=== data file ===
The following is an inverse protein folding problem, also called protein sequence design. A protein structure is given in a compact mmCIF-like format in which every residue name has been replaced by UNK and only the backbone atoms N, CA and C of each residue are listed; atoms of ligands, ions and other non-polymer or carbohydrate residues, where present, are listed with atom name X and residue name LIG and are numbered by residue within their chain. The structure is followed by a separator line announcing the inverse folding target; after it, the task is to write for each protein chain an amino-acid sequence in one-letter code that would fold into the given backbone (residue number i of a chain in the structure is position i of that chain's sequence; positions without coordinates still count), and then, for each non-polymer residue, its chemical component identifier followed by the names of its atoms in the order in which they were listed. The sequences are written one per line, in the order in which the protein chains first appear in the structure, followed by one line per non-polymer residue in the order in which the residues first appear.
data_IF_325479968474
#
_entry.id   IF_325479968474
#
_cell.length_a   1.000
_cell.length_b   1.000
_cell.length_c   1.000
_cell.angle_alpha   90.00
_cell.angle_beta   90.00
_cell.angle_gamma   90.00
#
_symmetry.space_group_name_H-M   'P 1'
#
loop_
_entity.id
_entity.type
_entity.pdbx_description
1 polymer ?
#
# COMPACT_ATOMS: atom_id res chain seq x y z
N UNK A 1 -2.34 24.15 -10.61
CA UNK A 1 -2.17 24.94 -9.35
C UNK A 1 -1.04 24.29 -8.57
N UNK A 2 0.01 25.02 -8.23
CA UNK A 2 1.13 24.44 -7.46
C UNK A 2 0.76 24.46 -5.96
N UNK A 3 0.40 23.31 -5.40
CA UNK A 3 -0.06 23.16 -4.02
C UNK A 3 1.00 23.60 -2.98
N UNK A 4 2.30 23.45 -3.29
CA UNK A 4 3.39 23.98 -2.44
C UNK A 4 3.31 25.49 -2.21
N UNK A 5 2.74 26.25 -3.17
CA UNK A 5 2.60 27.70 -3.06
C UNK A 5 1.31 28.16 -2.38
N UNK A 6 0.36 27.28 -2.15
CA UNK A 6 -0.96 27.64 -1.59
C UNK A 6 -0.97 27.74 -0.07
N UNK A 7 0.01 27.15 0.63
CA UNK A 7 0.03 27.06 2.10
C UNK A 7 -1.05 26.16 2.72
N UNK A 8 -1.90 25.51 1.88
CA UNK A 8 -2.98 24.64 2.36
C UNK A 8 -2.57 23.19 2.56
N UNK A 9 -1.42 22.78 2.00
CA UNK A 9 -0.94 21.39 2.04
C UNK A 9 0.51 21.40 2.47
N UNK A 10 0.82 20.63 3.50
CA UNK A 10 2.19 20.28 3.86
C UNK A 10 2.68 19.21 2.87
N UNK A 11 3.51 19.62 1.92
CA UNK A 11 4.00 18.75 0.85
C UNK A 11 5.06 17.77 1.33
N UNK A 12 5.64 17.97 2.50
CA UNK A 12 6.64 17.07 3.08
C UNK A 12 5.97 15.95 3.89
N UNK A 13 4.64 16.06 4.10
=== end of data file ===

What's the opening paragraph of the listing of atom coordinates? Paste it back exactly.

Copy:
The following is an inverse protein folding problem, also called protein sequence design. A protein structure is given in a compact mmCIF-like format in which every residue name has been replaced by UNK and only the backbone atoms N, CA and C of each residue are listed; atoms of ligands, ions and other non-polymer or carbohydrate residues, where present, are listed with atom name X and residue name LIG and are numbered by residue within their chain. The structure is followed by a separator line announcing the inverse folding target; after it, the task is to write for each protein chain an amino-acid sequence in one-letter code that would fold into the given backbone (residue number i of a chain in the structure is position i of that chain's sequence; positions without coordinates still count), and then, for each non-polymer residue, its chemical component identifier followed by the names of its atoms in the order in which they were listed. The sequences are written one per line, in the order in which the protein chains first appear in the structure, followed by one line per non-polymer residue in the order in which the residues first appear.